JT: We are clearly in the trial and error phase, which I expect to continue for another year or so. Bold corporations are moving in this direction cautiously but the lure of cutting expenses by 70 percent is a powerful siren. So long as the results meet expectations, expect to see more jumping on this bandwagon. Law firms will be led by the large British firms which are already spread across the globe. Adding Indian offices and centralizing work there will feel natural to them. Americans will follow slowly at best.

DK: First, continued exploration of outsourcing in purely administrative functions, such as HR (benefits administration and the like). Second, more experimentation in temporary staffing. Third, much greater outsourcing of responsibilities currently handled by IT departments (especially security and disaster recovery). In fact, we may have hit the high level for size of IT department staffing in law firms.

RF: The costs of document review in discovery will kill the goose that laid the golden egg. Deploying armies of domestic lawyers to review documents is not sustainable. If document review cannot be "outsourced" to advanced software, then someone will figure out how to offshore this function to lawyers in India.

SN: I agree with Ron. The major benefit to cheap labor is brute force that can be applied to a project. That is why document review and data entry are going to be the most likely candidates for legal outsourcing.

Darryl Mountain (DM): Increased use of document assembly software. This would involve extending the “trap door” model that some corporations use currently. Picture a document as a flat surface with trap doors leading to in-house lawyers hidden below. A person is generating a document in a question-and-answer dialog session powered by document assembly software. If all questions are answered in a “safe” fashion, then the document is generated immediately. However, if the person answers a particular question in a fashion that requires the inclusion of a nonstandard clause, then he or she trips a trap door and the document goes to the law department for review. This system mitigates against the risks of employees using outdated versions of documents, making unauthorized changes, or involving the legal department too late in the deal process. If you were to extend the trap door model, you could have a model where contracts are drafted in-house in the U.S., the Indian lawyer handles exceptions only, and the U.S. lawyer reviews the Indian lawyer’s work.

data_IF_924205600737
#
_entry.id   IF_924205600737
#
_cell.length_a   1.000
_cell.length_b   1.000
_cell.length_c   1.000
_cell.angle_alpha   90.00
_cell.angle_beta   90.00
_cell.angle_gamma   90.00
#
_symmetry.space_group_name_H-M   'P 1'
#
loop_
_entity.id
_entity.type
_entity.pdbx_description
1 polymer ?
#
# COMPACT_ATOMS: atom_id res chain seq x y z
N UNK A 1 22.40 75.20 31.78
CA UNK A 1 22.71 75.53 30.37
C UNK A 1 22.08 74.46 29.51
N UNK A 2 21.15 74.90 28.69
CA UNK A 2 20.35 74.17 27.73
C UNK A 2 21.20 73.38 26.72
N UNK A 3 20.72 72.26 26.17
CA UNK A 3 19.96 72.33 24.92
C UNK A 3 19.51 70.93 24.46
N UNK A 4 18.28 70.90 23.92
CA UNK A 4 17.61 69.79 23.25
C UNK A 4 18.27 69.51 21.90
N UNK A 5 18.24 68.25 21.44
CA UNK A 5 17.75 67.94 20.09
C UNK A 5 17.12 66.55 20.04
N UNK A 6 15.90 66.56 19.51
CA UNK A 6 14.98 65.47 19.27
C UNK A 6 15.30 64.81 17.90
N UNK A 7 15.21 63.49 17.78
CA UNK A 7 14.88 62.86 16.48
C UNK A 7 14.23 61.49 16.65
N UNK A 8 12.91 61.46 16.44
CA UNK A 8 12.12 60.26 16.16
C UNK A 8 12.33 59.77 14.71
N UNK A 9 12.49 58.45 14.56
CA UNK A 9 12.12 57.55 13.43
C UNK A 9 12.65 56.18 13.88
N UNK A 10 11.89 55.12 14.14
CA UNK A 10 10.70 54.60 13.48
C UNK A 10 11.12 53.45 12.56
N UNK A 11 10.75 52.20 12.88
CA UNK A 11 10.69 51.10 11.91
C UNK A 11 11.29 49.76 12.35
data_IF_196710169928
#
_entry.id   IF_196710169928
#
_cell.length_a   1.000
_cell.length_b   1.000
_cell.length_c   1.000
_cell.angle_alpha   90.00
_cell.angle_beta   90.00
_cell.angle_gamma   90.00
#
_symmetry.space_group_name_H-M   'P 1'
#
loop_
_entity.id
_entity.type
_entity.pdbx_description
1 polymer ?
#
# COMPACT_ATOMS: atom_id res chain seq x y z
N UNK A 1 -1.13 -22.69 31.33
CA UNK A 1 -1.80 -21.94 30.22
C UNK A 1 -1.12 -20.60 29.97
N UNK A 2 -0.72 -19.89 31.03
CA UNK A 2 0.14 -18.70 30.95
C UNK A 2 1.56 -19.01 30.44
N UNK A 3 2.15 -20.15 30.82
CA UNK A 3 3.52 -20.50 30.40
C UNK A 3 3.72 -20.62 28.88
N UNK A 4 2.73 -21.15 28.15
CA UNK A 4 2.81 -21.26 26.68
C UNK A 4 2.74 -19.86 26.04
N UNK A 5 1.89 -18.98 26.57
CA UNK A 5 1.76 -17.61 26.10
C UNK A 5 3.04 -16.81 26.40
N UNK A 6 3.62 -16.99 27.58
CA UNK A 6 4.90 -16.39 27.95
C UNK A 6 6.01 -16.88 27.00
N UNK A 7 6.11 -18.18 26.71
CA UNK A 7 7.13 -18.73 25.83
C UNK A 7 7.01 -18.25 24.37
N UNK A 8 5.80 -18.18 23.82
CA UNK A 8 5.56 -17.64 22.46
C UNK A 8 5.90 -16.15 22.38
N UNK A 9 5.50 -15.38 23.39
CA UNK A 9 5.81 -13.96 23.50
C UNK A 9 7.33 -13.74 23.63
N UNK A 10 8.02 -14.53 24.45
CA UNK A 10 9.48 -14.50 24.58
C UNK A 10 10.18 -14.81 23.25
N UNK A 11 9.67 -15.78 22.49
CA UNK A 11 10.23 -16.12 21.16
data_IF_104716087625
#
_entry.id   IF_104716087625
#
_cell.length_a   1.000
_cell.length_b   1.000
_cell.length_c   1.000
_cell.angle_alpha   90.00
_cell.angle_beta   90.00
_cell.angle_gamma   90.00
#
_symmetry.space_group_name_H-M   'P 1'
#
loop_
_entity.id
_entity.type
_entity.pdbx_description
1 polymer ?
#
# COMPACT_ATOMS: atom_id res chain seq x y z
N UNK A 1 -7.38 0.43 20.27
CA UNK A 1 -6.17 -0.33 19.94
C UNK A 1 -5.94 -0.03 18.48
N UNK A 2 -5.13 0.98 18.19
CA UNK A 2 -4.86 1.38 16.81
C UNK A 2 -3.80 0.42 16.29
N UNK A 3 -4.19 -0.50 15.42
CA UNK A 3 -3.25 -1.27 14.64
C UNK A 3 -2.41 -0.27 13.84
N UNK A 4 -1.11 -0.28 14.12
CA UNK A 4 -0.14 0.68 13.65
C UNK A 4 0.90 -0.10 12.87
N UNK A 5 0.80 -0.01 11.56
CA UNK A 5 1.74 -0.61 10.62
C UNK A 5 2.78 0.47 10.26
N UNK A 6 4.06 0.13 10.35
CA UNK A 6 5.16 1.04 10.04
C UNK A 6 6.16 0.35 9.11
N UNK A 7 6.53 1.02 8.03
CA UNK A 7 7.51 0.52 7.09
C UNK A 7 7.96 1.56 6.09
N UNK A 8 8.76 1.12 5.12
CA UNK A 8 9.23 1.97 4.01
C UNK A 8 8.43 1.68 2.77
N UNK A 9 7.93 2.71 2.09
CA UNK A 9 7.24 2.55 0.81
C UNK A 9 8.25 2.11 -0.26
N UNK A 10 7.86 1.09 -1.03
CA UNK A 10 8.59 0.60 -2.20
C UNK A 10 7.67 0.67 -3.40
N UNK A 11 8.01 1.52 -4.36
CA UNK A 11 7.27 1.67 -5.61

This example illustrates the tradeoff between people and software and points out how one can easily disrupt the other. If document assembly software contained sufficient guidance that a person with no legal training could draft a document under most circumstances, then the exceptions handled by the Indian lawyer would become increasingly slim.